When managers at Leica Microsystems get a call from their treasurer, Burkhard Straub, they know it’s serious. Ever since he joined the 540m ($662 million) German high-tech optical device maker three years ago, business unit heads have had to submit rolling monthly cash flow forecasts covering three, six and 12 months — if the treasurer spots a variation in an actual versus forecast of more than 15% for the three-month projections, “I have no limitations as to whom I can speak with to set up a project team to improve the forecast,” notes Straub. “When colleagues see my name pop up in their email, they know it’s important, and I get a good response.”
That response has translated into a “remarkable improvement” in forecasting cash flow at Leica, enabling “an improved return on the funds invested, quicker pay-down of debt and a reduction in foreign-exchange transactions,” says the treasurer.
Ebb and Flow
Straub should consider himself lucky. Most finance managers grouse that their companies aren’t producing cash flow forecasts as quickly or as accurately as they should. In a global survey sponsored by working capital consultancy REL last summer for GTNews, a treasury news portal, only around one quarter of the 231 companies polled said the accuracy of their cash flow forecasts was “high” or “very high.”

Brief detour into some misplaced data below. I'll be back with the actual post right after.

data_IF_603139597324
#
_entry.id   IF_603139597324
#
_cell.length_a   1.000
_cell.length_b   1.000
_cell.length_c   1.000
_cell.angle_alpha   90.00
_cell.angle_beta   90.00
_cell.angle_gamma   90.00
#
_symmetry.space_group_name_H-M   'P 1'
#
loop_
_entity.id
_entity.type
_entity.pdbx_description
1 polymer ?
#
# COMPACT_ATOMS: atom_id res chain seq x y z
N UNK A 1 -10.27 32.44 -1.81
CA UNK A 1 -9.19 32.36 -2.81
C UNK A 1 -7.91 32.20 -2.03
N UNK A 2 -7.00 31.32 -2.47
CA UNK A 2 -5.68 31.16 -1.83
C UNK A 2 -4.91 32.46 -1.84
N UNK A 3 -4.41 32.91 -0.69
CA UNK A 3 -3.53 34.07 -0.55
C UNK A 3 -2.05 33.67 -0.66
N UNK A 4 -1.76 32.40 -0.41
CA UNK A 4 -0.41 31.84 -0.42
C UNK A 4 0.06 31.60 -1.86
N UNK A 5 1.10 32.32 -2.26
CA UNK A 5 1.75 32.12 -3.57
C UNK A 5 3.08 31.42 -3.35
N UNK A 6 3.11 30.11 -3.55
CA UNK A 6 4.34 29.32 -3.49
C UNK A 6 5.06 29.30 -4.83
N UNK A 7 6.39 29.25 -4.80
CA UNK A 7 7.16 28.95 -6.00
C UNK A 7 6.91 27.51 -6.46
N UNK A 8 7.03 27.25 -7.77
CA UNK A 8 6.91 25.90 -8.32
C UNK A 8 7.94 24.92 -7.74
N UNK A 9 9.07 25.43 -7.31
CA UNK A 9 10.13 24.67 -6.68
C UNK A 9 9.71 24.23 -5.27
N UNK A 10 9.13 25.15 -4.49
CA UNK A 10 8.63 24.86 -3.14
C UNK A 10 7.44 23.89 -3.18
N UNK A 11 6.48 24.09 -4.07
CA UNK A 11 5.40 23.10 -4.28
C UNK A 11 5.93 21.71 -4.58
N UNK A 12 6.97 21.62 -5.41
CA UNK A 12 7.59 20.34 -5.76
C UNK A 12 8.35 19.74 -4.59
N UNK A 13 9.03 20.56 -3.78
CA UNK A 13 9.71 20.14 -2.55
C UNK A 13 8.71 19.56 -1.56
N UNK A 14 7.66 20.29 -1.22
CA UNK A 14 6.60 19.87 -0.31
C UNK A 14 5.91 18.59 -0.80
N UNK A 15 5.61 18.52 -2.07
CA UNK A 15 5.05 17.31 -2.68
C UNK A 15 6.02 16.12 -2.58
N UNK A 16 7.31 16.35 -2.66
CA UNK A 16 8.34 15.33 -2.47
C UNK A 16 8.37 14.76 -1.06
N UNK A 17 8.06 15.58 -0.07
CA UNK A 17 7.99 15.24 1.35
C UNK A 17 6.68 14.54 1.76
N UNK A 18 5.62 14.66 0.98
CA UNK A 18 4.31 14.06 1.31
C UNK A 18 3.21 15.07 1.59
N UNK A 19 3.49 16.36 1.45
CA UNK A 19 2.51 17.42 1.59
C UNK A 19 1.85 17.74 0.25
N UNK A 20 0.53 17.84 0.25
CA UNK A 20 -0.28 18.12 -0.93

What’s more, another survey — this one carried out earlier this year by research firm BDRC on behalf of ABN Amro — found that while 82% of 61 European treasurers polled said cash flows could be predicted with reasonable accuracy up to two or three days ahead, the figure fell to 72% for a week’s horizon, 12% for six months and 2% for more than two years. For CFOs who need to supply investors, bankers, analysts and business partners with a clear financial outlook, alarm bells should be ringing.
Part of the problem is scale. Getting a reliable picture of future liquidity requires continuous collection of information right across the entire organisation. That’s much easier said than done. “Cash flow forecasting is absolutely core to a business, but there are so many people and departments that impact the quality of a forecast that it’s a challenge to get it right,” says Bas Rebel, manager of the cash flow management practice at Zanders & Partners, a Dutch treasury consultancy.
Mario Tombazzi, a consultant at JPMorgan Treasury Services in London, agrees, adding that “collecting accurate and detailed information on cash flow projections can turn people off if the process becomes too onerous.” The truth is, he says, that without clear direction coming from finance, “the people who provide the data don’t see the benefit of their efforts,” and for this reason, underestimate the problems they cause when supplying finance with poor-quality data that’s fed into forecasts.
Carrots and Sticks
But there are ways to bring colleagues in line. Peer pressure is one. At Leica, Straub uses SimCorp software to publish monthly rankings of business units’ cash flow performance compared with forecasts. “You find that some people don’t like to be last for too long,” he notes. “It’s getting competitive.”